Are you looking for information about the function SEARCH and examples of use? do you need to automate your information management and want to find useful Excel formulas? you have come to the right place!

The SEARCH function in Excel is undoubtedly **one of the most important intermediate formulas you need to learn** in order to develop your accounting projects in the most optimal and efficient way. VLOOKUP is, in fact,** the most used function of the Search and Reference group in Excel**.

According to Julieta Santarelli, CPA with a master’s degree in Management & Analytics, who teaches the Basic Excel for Beginners course, “**the search functions in Excel are a great help**, since they allow you to locate data automatically within a spreadsheet”.

So, if you want to master the SEARCH function in Excel like an expert, keep reading. In this post, we will show you **how the SEARCH function works in Excel**, examples of how to use it and some tips to get the most out of it and maximize your productivity.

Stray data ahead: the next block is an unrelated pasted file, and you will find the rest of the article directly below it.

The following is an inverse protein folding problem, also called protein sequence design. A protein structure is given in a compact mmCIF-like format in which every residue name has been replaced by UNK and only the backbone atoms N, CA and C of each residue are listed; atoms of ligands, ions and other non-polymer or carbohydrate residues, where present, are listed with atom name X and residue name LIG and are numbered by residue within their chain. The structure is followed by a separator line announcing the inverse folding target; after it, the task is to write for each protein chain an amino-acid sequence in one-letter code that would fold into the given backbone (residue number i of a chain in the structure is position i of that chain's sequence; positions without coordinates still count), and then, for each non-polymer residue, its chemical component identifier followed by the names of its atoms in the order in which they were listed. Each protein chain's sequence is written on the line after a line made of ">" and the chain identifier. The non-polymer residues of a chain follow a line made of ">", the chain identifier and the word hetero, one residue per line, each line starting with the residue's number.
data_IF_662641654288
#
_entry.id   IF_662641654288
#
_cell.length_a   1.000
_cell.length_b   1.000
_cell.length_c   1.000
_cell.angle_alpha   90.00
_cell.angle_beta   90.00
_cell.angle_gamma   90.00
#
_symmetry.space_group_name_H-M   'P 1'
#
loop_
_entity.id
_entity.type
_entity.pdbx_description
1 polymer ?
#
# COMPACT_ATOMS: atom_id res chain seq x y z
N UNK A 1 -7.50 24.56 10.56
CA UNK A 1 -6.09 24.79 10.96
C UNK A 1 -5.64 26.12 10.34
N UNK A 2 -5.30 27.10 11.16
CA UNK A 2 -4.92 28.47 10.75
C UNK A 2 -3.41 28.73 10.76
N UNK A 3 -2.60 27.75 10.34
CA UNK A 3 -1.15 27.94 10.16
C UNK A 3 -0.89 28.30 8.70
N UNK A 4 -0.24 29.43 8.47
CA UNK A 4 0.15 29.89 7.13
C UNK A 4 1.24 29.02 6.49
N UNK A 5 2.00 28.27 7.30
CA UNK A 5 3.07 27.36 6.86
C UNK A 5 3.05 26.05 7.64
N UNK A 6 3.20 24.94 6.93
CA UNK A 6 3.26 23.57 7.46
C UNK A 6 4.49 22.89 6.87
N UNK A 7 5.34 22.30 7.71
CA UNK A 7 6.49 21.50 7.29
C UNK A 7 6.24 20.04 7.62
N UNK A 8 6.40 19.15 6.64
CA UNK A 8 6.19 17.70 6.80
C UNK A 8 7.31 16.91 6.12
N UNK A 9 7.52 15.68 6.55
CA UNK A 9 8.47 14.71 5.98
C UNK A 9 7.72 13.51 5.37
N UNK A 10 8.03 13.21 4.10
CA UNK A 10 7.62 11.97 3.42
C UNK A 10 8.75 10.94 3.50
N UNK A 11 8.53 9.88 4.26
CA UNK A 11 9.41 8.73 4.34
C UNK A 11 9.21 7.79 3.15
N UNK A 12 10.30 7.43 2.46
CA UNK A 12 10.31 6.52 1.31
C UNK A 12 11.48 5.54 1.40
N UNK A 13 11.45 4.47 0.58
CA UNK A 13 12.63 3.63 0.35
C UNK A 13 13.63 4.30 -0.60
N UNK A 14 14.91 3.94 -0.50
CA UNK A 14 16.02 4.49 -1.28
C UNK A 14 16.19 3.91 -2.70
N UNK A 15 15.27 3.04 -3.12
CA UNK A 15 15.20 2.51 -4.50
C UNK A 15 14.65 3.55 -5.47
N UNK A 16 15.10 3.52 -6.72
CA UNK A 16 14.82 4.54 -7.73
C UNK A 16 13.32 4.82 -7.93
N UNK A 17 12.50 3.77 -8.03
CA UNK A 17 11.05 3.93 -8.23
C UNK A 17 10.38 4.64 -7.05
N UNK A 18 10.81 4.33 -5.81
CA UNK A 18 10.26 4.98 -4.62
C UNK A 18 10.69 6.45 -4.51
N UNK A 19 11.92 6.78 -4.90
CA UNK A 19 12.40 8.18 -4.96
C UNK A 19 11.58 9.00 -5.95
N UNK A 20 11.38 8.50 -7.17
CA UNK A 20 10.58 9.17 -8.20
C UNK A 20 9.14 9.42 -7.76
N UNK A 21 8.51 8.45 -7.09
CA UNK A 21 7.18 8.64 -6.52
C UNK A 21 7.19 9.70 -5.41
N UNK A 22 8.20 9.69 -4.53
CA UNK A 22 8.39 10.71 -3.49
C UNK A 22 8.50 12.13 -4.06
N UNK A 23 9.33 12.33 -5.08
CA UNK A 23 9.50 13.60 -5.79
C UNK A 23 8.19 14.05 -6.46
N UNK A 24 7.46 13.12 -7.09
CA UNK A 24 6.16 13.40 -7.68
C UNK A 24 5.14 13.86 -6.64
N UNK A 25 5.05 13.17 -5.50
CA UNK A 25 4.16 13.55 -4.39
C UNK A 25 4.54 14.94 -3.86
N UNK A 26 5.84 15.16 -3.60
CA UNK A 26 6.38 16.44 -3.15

want to get the math straight, let’s get started!

**what is the SEARCH function in Excel for?**

The first thing is to understand how the function SEARCHV in Excel works: the V refers to vertical searches, which clearly respond to the Cartesian language of Excel’s nature: to find points of coincidence between rows and columns.

In short, as quoted by the Excel Total portal, specialized in Excel, the SEARCHV function in Excel searches vertically (from top to bottom) “a certain value within a column of data and returns a value from a different column, but from the same row as the value found”.

Source: Excel Total

So, if you tell the SEARCHV function in Excel what data you want to search for, it will crawl cell by cell in a column until it finds the one that matches the row you set.

In short, the VLOOKUP function in Excel is used to find items in a table or a range by row. For example, you can search for the price of a product by name.